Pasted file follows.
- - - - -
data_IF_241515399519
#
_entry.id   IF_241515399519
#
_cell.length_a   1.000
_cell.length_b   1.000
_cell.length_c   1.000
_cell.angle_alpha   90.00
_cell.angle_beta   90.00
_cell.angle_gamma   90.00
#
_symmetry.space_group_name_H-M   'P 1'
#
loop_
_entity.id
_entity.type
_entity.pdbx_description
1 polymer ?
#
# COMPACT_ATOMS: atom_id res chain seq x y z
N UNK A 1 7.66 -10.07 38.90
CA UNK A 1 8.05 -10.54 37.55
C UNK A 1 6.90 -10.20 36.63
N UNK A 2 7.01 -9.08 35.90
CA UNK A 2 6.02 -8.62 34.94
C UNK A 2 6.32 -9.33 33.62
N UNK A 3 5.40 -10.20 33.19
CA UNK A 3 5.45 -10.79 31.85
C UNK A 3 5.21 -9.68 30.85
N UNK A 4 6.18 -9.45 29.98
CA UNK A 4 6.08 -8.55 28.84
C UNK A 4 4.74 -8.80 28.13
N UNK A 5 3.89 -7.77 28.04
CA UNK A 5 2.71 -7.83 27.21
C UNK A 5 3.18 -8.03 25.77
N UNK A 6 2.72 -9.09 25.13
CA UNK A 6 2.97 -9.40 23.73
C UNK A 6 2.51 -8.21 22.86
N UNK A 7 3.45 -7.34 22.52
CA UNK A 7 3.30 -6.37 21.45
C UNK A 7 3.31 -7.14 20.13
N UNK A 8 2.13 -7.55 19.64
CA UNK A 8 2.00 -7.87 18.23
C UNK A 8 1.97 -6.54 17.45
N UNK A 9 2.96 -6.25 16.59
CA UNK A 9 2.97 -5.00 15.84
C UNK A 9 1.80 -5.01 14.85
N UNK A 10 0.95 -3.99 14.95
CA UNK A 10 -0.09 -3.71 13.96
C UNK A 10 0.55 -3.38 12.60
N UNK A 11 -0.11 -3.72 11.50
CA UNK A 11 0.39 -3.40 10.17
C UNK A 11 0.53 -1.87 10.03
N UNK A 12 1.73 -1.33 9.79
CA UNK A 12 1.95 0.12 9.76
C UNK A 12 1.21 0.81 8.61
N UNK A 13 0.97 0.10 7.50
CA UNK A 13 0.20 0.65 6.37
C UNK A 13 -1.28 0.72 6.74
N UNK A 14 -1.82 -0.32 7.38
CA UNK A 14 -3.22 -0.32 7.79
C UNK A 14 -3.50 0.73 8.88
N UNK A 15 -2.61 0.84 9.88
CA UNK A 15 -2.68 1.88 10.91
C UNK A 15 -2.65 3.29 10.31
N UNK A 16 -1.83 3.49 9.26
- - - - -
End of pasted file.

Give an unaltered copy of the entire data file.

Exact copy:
data_IF_241515399519
#
_entry.id   IF_241515399519
#
_cell.length_a   1.000
_cell.length_b   1.000
_cell.length_c   1.000
_cell.angle_alpha   90.00
_cell.angle_beta   90.00
_cell.angle_gamma   90.00
#
_symmetry.space_group_name_H-M   'P 1'
#
loop_
_entity.id
_entity.type
_entity.pdbx_description
1 polymer ?
#
# COMPACT_ATOMS: atom_id res chain seq x y z
N UNK A 1 7.66 -10.07 38.90
CA UNK A 1 8.05 -10.54 37.55
C UNK A 1 6.90 -10.20 36.63
N UNK A 2 7.01 -9.08 35.90
CA UNK A 2 6.02 -8.62 34.94
C UNK A 2 6.32 -9.33 33.62
N UNK A 3 5.40 -10.20 33.19
CA UNK A 3 5.45 -10.79 31.85
C UNK A 3 5.21 -9.68 30.85
N UNK A 4 6.18 -9.45 29.98
CA UNK A 4 6.08 -8.55 28.84
C UNK A 4 4.74 -8.80 28.13
N UNK A 5 3.89 -7.77 28.04
CA UNK A 5 2.71 -7.83 27.21
C UNK A 5 3.18 -8.03 25.77
N UNK A 6 2.72 -9.09 25.13
CA UNK A 6 2.97 -9.40 23.73
C UNK A 6 2.51 -8.21 22.86
N UNK A 7 3.45 -7.34 22.52
CA UNK A 7 3.30 -6.37 21.45
C UNK A 7 3.31 -7.14 20.13
N UNK A 8 2.13 -7.55 19.64
CA UNK A 8 2.00 -7.87 18.23
C UNK A 8 1.97 -6.54 17.45
N UNK A 9 2.96 -6.25 16.59
CA UNK A 9 2.97 -5.00 15.84
C UNK A 9 1.80 -5.01 14.85
N UNK A 10 0.95 -3.99 14.95
CA UNK A 10 -0.09 -3.71 13.96
C UNK A 10 0.55 -3.38 12.60
N UNK A 11 -0.11 -3.72 11.50
CA UNK A 11 0.39 -3.40 10.17
C UNK A 11 0.53 -1.87 10.03
N UNK A 12 1.73 -1.33 9.79
CA UNK A 12 1.95 0.12 9.76
C UNK A 12 1.21 0.81 8.61
N UNK A 13 0.97 0.10 7.50
CA UNK A 13 0.20 0.65 6.37
C UNK A 13 -1.28 0.72 6.74
N UNK A 14 -1.82 -0.32 7.38
CA UNK A 14 -3.22 -0.32 7.79
C UNK A 14 -3.50 0.73 8.88
N UNK A 15 -2.61 0.84 9.88
CA UNK A 15 -2.68 1.88 10.91
C UNK A 15 -2.65 3.29 10.31
N UNK A 16 -1.83 3.49 9.26